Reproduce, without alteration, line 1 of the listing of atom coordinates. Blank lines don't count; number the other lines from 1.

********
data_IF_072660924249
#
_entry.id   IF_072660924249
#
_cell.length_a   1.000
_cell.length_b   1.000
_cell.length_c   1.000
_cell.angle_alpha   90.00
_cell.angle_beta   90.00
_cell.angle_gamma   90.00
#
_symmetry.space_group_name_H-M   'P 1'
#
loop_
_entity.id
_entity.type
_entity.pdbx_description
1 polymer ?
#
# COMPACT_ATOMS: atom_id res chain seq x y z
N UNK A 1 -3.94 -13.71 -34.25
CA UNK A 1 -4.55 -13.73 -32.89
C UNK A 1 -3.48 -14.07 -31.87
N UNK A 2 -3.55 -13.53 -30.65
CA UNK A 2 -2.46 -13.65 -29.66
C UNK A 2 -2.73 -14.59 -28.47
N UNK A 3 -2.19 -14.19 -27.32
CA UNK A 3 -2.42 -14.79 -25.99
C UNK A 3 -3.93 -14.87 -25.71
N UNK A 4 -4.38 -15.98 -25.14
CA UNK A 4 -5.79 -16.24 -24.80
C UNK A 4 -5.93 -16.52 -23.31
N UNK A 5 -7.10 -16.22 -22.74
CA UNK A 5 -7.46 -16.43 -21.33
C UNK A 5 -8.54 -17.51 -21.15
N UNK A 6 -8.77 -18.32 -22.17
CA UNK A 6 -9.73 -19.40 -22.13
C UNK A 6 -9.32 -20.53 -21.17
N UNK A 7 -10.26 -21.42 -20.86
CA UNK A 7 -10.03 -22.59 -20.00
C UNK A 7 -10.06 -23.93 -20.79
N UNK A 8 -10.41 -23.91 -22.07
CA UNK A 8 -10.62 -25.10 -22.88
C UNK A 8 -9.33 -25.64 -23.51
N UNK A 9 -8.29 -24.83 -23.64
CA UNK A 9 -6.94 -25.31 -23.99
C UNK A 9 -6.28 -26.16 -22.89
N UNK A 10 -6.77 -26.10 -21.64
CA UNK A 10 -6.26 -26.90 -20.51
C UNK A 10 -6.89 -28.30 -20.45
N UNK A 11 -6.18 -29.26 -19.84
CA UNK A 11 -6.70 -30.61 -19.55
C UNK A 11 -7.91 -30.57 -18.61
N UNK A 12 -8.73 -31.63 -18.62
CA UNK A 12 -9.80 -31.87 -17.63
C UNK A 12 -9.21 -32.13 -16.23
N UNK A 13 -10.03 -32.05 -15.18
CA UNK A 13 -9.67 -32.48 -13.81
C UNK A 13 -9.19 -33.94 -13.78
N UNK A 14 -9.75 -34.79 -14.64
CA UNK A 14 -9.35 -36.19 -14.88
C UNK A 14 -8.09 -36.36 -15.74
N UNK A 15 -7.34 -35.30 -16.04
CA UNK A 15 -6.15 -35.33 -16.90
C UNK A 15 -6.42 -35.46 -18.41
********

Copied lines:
data_IF_072660924249